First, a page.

6th January 2015
Basics of the Korg Volca Keys
Company: Korg Released: 2014
One new synthesizer which is creating a stir in the world is that of the Korg Volca Keys. This device is a fully functioning synthesizer which can be bought for just over $100 and can be used to create a really cool underground techno sound, as well as many other interesting synthesized sequences and melodies.
The Korg Volca Keys comes with an incredibly large and dynamic set of sounds. This device can also be connected with the other called Volca devices and these include a bass synth, a drum machine and a sampler. So what is so great about the Korg Volca Keys and how can it be integrated within a musical setup?
Creating sounds with the Korg Volca Keys is relatively simple. The user can switch the device on and after the lights have finished flashing you can begin creating sounds. There are a selection of sound waves which can be switched between, as well as a selection of parameters which can be adjusted and recorded in real time. This means that the individual can quickly begin sculpting sounds by tweaking the wide variety of parameters available.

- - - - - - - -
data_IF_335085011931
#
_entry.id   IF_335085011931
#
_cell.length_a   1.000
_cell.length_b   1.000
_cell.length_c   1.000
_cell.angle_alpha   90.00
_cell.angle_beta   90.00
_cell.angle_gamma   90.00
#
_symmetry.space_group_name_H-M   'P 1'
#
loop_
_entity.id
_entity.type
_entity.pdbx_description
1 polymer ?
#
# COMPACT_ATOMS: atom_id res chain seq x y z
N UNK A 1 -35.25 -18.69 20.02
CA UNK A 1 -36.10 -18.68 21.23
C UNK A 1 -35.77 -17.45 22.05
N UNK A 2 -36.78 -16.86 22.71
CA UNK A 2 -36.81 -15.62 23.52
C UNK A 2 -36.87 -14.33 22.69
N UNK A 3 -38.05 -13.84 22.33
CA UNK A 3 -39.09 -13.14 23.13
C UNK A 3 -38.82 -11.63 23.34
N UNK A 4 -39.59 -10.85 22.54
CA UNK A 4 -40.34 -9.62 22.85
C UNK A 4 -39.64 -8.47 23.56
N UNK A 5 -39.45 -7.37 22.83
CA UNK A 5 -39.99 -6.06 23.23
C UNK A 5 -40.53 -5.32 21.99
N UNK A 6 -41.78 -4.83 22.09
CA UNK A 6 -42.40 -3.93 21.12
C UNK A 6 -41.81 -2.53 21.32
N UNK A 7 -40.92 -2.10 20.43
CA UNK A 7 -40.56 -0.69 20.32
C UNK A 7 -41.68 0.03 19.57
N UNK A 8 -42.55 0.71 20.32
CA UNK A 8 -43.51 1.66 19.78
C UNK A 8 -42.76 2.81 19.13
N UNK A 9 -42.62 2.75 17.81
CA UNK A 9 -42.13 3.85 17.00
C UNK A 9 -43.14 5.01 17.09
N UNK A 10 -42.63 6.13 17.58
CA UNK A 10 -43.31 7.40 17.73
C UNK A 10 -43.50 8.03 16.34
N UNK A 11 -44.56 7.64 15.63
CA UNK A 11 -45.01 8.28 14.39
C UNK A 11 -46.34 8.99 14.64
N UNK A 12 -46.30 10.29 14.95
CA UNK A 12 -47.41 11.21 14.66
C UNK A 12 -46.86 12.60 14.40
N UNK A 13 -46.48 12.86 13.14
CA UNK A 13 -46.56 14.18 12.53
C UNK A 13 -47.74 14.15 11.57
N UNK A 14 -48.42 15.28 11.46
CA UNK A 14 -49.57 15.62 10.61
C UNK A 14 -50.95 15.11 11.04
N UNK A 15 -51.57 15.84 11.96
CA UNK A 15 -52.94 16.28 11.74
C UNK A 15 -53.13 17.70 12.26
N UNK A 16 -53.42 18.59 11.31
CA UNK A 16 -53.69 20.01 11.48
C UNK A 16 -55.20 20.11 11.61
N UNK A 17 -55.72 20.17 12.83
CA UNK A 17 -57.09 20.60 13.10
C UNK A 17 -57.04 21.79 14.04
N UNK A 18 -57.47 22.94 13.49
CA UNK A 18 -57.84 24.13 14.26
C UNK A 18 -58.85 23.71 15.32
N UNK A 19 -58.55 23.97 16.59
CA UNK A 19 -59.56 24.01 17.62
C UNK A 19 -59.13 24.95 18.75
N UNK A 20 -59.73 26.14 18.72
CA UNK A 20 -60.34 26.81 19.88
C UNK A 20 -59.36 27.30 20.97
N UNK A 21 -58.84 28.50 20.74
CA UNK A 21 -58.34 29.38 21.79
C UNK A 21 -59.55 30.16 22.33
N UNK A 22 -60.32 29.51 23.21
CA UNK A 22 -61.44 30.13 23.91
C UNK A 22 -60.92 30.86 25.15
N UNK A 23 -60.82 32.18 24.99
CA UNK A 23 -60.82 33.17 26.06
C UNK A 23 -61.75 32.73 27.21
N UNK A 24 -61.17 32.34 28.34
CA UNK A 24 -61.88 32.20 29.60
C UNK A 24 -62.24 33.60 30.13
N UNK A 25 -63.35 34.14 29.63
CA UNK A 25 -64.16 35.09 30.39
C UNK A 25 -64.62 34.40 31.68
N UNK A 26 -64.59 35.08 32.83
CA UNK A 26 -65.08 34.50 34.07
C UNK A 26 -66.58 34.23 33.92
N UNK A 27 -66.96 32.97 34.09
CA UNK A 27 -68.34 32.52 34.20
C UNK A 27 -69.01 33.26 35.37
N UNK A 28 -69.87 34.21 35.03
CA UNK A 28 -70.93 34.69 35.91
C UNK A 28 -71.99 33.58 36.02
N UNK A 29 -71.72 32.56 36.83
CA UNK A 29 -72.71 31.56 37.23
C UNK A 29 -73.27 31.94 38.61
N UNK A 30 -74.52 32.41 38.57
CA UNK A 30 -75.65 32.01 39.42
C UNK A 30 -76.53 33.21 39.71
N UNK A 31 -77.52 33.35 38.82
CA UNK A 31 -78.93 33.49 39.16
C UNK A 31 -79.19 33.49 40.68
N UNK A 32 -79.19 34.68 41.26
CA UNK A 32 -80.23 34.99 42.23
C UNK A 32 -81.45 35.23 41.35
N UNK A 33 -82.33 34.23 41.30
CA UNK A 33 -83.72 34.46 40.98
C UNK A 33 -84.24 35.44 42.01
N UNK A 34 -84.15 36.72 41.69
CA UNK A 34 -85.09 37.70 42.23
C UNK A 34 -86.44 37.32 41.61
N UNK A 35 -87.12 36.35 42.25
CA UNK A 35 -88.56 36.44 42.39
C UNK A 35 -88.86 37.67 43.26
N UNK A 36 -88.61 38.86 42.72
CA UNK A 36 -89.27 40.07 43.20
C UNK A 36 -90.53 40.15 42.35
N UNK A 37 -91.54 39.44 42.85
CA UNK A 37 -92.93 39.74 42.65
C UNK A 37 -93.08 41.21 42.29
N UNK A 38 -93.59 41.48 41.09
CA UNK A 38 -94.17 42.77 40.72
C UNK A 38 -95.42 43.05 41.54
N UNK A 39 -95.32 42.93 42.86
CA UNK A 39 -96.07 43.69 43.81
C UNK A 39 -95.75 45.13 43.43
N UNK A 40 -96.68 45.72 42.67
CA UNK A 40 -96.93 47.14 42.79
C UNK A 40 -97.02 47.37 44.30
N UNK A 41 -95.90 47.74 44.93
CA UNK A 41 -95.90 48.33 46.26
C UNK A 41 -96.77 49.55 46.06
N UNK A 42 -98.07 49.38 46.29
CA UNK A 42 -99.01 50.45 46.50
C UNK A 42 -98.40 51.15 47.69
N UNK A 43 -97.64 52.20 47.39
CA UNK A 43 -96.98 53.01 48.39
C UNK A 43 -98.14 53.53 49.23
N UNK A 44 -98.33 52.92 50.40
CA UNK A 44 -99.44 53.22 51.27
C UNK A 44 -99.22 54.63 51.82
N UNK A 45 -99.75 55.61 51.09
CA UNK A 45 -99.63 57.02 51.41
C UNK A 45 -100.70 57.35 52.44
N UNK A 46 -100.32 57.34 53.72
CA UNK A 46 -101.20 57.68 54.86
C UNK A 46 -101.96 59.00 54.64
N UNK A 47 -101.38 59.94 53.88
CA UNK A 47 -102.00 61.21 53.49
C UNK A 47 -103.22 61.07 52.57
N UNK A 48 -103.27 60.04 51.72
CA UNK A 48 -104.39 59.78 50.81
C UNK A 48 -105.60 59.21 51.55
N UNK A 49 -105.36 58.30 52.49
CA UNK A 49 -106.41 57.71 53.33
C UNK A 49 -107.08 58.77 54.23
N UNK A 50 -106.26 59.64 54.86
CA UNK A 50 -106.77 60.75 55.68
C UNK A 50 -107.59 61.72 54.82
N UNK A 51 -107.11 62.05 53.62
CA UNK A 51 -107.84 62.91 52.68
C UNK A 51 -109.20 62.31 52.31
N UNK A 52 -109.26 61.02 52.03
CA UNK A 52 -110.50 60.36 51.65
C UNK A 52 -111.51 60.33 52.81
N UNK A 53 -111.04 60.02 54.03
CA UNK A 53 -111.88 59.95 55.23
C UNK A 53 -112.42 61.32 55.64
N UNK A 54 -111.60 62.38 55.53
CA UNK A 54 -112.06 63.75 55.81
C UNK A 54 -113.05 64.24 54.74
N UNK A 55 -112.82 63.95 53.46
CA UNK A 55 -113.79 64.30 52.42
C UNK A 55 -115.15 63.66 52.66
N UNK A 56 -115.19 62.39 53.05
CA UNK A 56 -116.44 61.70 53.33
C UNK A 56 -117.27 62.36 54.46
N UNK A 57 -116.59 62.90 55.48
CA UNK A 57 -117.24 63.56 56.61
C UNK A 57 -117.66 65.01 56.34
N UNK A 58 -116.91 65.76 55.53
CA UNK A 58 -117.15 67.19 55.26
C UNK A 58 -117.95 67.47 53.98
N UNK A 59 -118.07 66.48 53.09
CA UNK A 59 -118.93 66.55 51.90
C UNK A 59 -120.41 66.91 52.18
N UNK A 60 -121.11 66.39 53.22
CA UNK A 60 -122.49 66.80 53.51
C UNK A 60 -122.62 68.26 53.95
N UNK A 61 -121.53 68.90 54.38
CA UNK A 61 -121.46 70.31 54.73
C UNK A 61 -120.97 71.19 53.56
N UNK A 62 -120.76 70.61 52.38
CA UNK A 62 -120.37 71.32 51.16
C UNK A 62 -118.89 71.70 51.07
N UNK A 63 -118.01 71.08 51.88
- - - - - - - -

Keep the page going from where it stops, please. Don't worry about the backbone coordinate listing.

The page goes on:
Once the individual has created a sound they can then begin creating sequences which they can build up. A tempo is available and this can be set, which will allow you the ability to key the notes in that you want to play in the sequence. There is also an active step function which allows you the ability to switch on and off certain notes within the 16 step sequence so that you get interesting new patterns from the original.
Using the Korg Volca Keys in software devices
You can easily record the Korg Volca Keys device into a computer and then drag the recordings into a software sequencer. You may then chop the sequence up into individual notes or loop the entire sequence. Maybe you made short loops, or maybe you recorded an entire track, by carrying out live switches between the saved sequences.
If you want to integrate the Korg Volca Keys into a software program such as Reason, you can use a program known as Recycle in order to chop up the sequences into individual notes and then either import them as they are, or re sequence them into new interesting melodies and sequences. By using the line input on your laptop and a program such as QuickTime 10 on the Mac, you can begin recording your sequences into high-quality files which can then be dragged into the Recycle program. You can then begin chopping the sequences by adjusting the sensitivity knob at the top left of the user interface within recycle and can also manually putting sliced points.